“A Richland County legislator, no longer willing to wait to pick a new county election board, has taken matters into his own hands. Monday, Rep. James Smith sent out an Aug. 15 meeting notice — and an explanation for why he was going around the delegation’s chairman. Smith said ‘we must act’ to complete the legislative process.” — The State, Aug. 4.
“State Sen. Vincent Sheheen finally released a statement this afternoon regarding Monday’s 4th Circuit Court of Appeals ruling on same-sex marriage, calling for a ‘pause’ in the state’s legal defense of its anti-same sex marriage law. Since Monday, reporters had been asking for Sheheen’s reaction to the news.” — Free Times, July 31.
Those two passages from recent news reports tell you pretty much all you need to know about why the Democrats are running the wrong candidate against Gov. Nikki Haley. Separate from the fact that Haley defeated Sheheen in 2010 when she was a little-known, much troubled Lexington County representative, she now enjoys the power of incumbency and all that goes with it. She is also still a far superior campaigner to Sheheen, both on the stump and on the air. That’s why I wrote this about the gubernatorial race last year:
“I think the Democrats would have been stronger with a different candidate, rather than the one Haley already dispatched. While Sheheen is a fine representative from Camden in the family tradition, he is not a politician who has excited voters outside of Kershaw County. He had his chance, and his party should have moved on. I suggested that Richland County Rep. James Smith would be good for the Dems, citing his combination of legislative experience, forthright demeanor and combat service in Afghanistan as a profile that could appeal to independents and disaffected Republicans.” – City Watch, July 10, 2013
It is that legislative experience and forthright demeanor that Smith is again demonstrating in his bold move to get the Richland County legislative delegation up off its collective, enormous and thus far worthless backside when it comes to fixing the problems of the 2012 election debacle and establishing a new Board of Elections prior to the fast-approaching 2014 vote.
How any member of the delegation can fail to realize that the entire county — Democrat and Republican, black and white, male and female, young and old, rich and poor, and any other demographic groups you want to list — is demanding action is beyond comprehension, yet as the weeks and months slip away there has been no action to appoint a new board to replace the group that “supervised” the last general election and its aftermath.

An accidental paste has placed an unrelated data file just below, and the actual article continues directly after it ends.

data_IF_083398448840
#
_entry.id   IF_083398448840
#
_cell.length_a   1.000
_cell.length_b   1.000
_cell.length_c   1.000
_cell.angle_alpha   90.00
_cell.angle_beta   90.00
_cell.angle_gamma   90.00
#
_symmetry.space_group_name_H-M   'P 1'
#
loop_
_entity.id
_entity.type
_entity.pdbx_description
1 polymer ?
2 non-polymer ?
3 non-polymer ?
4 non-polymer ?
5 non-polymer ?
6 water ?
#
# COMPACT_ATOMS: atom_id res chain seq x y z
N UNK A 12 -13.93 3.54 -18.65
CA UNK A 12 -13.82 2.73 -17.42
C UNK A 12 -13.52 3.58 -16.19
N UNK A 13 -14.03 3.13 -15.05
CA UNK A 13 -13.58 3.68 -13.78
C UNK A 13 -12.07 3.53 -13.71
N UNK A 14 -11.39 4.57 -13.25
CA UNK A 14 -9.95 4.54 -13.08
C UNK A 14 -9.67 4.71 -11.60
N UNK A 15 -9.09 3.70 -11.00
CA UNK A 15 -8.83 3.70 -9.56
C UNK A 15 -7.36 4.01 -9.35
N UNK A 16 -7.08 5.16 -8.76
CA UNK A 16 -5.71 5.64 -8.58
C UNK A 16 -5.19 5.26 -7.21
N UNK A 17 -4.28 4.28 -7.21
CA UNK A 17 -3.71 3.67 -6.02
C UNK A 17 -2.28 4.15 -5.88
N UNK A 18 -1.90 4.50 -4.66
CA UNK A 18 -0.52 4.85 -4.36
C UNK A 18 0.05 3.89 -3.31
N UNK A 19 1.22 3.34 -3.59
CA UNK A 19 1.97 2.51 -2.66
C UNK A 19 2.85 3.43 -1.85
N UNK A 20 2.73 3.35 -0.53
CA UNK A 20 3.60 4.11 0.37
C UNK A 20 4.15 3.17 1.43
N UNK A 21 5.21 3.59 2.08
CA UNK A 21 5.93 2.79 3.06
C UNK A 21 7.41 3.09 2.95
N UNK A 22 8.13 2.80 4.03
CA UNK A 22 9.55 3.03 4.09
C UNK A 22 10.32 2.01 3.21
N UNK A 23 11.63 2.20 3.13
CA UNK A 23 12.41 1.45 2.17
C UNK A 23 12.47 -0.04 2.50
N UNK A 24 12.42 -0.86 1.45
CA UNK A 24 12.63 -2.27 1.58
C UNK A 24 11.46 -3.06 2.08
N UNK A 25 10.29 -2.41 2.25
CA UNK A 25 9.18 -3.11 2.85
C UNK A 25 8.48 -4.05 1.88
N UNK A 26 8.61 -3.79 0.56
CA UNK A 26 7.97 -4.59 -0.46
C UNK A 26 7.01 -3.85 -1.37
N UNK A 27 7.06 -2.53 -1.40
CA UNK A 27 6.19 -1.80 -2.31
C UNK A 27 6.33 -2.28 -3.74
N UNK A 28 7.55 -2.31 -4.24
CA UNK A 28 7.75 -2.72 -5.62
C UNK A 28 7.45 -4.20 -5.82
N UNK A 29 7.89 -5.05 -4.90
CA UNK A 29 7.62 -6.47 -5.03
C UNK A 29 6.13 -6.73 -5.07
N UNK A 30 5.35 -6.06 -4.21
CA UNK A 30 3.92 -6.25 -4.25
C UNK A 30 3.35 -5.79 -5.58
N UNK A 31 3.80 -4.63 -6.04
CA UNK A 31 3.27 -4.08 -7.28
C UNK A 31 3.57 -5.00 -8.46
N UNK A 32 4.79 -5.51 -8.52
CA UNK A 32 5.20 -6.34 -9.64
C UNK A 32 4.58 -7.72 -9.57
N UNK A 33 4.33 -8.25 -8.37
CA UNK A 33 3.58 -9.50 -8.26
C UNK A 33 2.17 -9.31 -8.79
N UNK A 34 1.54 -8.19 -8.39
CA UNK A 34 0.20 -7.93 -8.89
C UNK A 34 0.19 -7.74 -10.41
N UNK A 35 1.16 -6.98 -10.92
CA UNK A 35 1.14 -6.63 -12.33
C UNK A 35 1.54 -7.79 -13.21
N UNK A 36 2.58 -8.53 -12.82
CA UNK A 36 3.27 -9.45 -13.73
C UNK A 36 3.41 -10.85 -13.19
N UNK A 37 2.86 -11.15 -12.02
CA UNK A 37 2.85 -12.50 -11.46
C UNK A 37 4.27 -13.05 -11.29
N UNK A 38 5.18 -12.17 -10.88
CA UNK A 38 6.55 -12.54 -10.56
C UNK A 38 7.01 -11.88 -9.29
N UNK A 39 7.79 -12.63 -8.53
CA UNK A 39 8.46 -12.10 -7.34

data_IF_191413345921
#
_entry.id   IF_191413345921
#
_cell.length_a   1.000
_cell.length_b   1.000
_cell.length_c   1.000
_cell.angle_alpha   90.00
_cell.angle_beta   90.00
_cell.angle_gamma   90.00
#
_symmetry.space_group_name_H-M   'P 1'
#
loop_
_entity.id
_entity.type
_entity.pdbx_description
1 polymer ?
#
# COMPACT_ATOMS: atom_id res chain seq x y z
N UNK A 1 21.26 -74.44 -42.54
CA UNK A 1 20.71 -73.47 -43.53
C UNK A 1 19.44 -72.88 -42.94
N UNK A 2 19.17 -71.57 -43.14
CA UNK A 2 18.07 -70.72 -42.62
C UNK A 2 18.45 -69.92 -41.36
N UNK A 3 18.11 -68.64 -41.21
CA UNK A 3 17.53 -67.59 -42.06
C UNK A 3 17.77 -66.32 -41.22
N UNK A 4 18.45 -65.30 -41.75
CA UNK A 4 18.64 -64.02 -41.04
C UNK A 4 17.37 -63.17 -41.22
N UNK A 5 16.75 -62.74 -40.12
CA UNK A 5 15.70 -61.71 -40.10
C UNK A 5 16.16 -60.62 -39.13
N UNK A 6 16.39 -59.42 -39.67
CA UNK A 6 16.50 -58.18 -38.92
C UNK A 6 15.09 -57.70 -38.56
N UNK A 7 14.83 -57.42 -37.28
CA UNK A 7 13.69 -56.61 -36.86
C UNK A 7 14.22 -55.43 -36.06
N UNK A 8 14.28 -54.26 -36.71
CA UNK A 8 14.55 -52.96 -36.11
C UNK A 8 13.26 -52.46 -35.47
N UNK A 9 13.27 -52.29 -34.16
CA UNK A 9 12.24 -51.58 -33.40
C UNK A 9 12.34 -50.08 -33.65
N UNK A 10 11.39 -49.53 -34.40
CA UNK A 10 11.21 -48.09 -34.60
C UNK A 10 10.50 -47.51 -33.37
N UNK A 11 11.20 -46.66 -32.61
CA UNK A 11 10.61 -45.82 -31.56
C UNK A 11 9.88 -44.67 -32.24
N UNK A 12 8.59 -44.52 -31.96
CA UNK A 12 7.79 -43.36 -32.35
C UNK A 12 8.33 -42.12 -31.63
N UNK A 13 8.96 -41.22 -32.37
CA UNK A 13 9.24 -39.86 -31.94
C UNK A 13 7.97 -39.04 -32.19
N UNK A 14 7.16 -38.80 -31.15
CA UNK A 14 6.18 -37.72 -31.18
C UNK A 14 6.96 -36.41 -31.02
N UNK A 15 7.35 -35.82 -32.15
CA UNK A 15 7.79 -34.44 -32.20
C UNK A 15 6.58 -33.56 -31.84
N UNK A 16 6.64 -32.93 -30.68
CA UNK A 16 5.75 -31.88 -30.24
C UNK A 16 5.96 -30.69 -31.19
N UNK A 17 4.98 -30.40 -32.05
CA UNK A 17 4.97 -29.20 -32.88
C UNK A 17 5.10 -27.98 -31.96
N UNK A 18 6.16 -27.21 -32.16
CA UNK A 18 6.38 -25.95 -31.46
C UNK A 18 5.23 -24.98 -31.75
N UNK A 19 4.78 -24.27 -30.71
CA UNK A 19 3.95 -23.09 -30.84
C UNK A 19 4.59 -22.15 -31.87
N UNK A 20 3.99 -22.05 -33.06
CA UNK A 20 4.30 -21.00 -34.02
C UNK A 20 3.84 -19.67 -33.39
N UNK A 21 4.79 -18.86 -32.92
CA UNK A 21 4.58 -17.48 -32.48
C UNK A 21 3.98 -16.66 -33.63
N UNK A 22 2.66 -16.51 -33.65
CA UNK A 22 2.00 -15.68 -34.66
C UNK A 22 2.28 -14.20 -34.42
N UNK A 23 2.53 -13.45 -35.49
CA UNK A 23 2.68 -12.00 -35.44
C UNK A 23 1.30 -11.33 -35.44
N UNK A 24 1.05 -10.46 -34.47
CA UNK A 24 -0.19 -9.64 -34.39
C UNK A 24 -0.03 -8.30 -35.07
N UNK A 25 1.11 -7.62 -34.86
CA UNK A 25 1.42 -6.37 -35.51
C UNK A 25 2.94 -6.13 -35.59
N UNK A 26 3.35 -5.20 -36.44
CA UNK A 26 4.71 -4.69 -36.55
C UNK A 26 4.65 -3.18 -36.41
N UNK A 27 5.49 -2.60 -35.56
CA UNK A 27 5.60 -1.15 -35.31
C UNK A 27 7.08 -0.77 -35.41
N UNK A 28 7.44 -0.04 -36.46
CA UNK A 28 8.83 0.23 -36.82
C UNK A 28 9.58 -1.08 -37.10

As The State reported: “Without action in selecting new members, three longtime board members have continued to oversee county elections, despite criticism of secrecy, botched elections and ham-handed management decisions under their watch.”
Finally, Smith had had enough. He bypassed delegation chairman Rep. Joe Neal, who for whatever reason has failed to act on this fundamentally important matter, and called a delegation meeting for Aug. 15 to select new board members. As he told The State, “I’m going to try to leave there with a decision” on the names to send to the governor for appointment. Hear, hear.
Meanwhile, it took the ever-indecisive Sheheen three days to issue his empty statement on the 4th Circuit’s gay marriage decision. His lack of political courage on this issue is now part of a pattern, including when a GOP group attacked him for having provided legal representation to several men accused of domestic violence.
Just as it took the South Carolina Bar Association and others to come out in defense of the right to legal representation, so it has taken the ACLU of South Carolina and South Carolina Equality to step forward in calling for the state to drop its challenge to gay marriage.
Sheheen doesn’t seem to realize he is the Democratic candidate, and that both gay voters and equal protection voters expect him to live up to that mantle. Those folks just might start looking to independent candidate Tom Ervin, who said, “government does not belong in the bedroom and further action on the case wastes taxpayers’ money.” Hear, hear.
Fisher is president of Fisher Communications, a Columbia advertising and public relations firm. He is active in local issues involving the arts, conservation, business and politics.
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